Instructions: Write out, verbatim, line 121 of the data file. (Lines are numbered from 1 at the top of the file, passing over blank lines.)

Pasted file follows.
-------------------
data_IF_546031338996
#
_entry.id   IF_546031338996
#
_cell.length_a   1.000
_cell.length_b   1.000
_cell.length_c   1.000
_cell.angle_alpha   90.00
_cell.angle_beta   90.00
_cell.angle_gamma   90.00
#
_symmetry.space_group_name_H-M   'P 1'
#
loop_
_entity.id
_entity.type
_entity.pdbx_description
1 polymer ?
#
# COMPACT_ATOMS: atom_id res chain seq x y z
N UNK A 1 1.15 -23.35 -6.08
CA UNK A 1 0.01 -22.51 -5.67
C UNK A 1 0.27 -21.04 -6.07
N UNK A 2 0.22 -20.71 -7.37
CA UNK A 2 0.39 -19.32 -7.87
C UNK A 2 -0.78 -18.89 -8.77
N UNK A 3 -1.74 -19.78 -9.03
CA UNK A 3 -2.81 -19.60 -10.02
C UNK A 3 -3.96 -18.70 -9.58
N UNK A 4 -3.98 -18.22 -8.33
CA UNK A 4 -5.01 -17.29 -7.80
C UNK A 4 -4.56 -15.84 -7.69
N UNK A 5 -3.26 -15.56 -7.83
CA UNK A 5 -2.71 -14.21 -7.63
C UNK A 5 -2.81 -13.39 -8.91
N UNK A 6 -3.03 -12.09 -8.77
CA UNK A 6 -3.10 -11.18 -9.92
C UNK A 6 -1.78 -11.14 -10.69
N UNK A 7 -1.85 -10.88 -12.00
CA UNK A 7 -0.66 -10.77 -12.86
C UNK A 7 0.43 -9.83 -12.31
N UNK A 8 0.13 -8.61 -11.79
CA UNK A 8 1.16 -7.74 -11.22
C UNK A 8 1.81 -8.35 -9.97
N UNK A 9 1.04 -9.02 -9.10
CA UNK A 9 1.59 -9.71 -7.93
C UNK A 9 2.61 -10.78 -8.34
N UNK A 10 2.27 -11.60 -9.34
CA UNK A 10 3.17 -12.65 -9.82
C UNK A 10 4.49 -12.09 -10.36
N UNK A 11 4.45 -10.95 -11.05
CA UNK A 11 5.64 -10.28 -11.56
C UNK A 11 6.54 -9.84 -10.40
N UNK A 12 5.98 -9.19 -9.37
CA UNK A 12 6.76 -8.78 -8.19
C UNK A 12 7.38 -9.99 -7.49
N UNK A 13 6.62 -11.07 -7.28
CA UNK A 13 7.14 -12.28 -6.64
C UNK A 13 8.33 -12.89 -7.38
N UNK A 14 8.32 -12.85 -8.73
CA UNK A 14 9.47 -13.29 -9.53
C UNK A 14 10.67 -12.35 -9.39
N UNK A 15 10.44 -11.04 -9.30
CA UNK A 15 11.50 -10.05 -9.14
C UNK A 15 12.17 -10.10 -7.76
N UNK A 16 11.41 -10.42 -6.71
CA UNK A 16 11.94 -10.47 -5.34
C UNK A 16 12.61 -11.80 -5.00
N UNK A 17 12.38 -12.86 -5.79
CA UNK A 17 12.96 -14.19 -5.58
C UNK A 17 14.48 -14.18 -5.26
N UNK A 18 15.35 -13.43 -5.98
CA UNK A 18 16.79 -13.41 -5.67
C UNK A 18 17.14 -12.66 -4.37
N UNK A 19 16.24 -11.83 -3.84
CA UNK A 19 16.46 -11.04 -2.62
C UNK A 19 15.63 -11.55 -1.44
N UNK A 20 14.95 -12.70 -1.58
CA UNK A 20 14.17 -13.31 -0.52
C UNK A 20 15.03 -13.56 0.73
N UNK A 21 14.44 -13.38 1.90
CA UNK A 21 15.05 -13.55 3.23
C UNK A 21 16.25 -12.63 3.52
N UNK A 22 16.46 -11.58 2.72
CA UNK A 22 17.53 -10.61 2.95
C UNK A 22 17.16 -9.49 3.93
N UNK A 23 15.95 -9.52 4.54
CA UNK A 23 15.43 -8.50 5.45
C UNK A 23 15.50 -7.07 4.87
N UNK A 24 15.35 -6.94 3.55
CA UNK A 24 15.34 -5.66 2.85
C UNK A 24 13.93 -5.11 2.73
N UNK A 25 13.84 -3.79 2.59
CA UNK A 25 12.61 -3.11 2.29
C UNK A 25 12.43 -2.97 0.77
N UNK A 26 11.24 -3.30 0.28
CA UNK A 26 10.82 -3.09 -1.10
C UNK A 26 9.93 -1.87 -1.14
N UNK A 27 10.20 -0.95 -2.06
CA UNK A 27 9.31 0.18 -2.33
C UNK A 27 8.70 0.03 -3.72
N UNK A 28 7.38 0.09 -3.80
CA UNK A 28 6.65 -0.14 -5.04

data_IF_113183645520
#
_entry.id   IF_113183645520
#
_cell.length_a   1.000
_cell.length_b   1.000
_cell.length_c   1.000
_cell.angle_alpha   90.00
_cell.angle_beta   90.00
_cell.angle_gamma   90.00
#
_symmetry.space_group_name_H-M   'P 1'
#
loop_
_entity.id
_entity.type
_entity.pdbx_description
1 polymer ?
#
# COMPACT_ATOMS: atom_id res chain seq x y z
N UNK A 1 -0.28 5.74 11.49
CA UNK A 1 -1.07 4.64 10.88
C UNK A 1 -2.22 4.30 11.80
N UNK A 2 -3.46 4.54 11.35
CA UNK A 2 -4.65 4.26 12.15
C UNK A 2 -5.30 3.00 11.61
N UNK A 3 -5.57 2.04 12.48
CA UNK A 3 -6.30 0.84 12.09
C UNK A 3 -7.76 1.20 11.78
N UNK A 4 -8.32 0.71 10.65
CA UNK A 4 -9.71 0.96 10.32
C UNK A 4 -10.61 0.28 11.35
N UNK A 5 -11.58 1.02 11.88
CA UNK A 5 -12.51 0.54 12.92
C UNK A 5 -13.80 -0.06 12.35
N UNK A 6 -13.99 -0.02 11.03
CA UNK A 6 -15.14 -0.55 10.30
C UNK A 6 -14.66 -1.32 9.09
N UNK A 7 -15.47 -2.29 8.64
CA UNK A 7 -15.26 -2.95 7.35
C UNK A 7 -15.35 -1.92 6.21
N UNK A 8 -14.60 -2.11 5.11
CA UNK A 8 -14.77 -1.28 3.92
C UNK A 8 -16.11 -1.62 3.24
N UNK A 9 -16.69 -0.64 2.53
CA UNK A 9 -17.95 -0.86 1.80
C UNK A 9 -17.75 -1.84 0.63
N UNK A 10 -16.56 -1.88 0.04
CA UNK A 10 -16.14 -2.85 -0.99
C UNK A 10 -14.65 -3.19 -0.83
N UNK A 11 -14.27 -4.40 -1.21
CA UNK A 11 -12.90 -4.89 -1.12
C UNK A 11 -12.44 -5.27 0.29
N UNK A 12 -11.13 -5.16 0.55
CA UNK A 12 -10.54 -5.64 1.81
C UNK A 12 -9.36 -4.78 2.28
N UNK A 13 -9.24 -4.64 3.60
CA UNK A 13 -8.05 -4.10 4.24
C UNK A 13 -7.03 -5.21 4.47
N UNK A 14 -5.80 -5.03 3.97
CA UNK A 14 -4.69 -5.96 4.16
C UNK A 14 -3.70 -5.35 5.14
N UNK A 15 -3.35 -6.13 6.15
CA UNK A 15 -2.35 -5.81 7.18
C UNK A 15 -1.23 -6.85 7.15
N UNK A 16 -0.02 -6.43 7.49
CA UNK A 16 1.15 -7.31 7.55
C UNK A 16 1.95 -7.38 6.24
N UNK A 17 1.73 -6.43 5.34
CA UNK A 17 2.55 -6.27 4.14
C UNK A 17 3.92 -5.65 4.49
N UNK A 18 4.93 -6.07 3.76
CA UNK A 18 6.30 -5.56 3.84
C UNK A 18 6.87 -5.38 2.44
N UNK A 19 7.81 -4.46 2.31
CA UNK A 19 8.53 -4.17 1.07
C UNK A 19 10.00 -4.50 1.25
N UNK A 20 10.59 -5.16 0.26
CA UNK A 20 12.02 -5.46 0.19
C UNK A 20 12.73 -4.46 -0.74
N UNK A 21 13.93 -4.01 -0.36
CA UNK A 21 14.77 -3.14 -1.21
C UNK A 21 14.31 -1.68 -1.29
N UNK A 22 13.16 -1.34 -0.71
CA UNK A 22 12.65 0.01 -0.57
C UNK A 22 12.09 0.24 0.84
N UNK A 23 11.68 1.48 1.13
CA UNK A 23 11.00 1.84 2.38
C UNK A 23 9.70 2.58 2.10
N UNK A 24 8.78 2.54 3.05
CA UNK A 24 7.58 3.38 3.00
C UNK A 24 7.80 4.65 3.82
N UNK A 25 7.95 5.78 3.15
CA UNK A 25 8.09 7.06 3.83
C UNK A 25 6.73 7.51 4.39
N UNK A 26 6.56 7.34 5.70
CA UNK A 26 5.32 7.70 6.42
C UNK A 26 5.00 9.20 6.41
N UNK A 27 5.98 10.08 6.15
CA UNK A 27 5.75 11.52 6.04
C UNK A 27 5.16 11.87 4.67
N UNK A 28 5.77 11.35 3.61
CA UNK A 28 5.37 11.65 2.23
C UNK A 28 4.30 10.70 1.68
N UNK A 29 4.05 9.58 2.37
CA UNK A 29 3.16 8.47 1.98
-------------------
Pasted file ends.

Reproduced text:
1 polymer ?